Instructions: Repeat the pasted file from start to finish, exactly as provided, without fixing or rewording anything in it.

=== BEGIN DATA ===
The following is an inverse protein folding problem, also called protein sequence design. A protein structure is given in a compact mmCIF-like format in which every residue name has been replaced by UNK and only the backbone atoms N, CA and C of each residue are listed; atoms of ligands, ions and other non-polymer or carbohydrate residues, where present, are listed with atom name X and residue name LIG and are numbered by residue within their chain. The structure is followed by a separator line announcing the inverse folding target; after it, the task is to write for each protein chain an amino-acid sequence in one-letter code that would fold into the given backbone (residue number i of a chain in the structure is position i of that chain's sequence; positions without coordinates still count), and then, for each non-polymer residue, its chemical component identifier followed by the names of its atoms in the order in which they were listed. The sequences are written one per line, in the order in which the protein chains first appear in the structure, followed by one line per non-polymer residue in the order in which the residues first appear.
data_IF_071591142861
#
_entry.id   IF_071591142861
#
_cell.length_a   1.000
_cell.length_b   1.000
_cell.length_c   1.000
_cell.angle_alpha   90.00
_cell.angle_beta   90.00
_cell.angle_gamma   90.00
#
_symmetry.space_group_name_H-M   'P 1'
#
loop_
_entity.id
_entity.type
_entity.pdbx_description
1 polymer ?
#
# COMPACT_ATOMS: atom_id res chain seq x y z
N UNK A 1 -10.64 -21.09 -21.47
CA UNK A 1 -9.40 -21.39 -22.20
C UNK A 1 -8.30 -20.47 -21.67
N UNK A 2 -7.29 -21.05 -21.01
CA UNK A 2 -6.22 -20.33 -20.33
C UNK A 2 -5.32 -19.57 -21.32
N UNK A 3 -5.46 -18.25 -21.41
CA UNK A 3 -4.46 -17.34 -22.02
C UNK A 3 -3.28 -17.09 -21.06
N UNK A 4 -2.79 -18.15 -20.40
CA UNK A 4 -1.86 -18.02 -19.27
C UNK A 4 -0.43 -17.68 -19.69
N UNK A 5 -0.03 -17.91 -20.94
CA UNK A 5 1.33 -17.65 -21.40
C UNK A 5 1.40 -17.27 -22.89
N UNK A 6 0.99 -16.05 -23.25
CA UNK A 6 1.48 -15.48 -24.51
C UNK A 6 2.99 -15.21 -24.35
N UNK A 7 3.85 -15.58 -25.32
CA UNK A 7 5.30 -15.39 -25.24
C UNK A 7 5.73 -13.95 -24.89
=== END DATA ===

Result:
The following is an inverse protein folding problem, also called protein sequence design. A protein structure is given in a compact mmCIF-like format in which every residue name has been replaced by UNK and only the backbone atoms N, CA and C of each residue are listed; atoms of ligands, ions and other non-polymer or carbohydrate residues, where present, are listed with atom name X and residue name LIG and are numbered by residue within their chain. The structure is followed by a separator line announcing the inverse folding target; after it, the task is to write for each protein chain an amino-acid sequence in one-letter code that would fold into the given backbone (residue number i of a chain in the structure is position i of that chain's sequence; positions without coordinates still count), and then, for each non-polymer residue, its chemical component identifier followed by the names of its atoms in the order in which they were listed. The sequences are written one per line, in the order in which the protein chains first appear in the structure, followed by one line per non-polymer residue in the order in which the residues first appear.
data_IF_071591142861
#
_entry.id   IF_071591142861
#
_cell.length_a   1.000
_cell.length_b   1.000
_cell.length_c   1.000
_cell.angle_alpha   90.00
_cell.angle_beta   90.00
_cell.angle_gamma   90.00
#
_symmetry.space_group_name_H-M   'P 1'
#
loop_
_entity.id
_entity.type
_entity.pdbx_description
1 polymer ?
#
# COMPACT_ATOMS: atom_id res chain seq x y z
N UNK A 1 -10.64 -21.09 -21.47
CA UNK A 1 -9.40 -21.39 -22.20
C UNK A 1 -8.30 -20.47 -21.67
N UNK A 2 -7.29 -21.05 -21.01
CA UNK A 2 -6.22 -20.33 -20.33
C UNK A 2 -5.32 -19.57 -21.32
N UNK A 3 -5.46 -18.25 -21.41
CA UNK A 3 -4.46 -17.34 -22.02
C UNK A 3 -3.28 -17.09 -21.06
N UNK A 4 -2.79 -18.15 -20.40
CA UNK A 4 -1.86 -18.02 -19.27
C UNK A 4 -0.43 -17.68 -19.69
N UNK A 5 -0.03 -17.91 -20.94
CA UNK A 5 1.33 -17.65 -21.40
C UNK A 5 1.40 -17.27 -22.89
N UNK A 6 0.99 -16.05 -23.25
CA UNK A 6 1.48 -15.48 -24.51
C UNK A 6 2.99 -15.21 -24.35
N UNK A 7 3.85 -15.58 -25.32
CA UNK A 7 5.30 -15.39 -25.24
C UNK A 7 5.73 -13.95 -24.89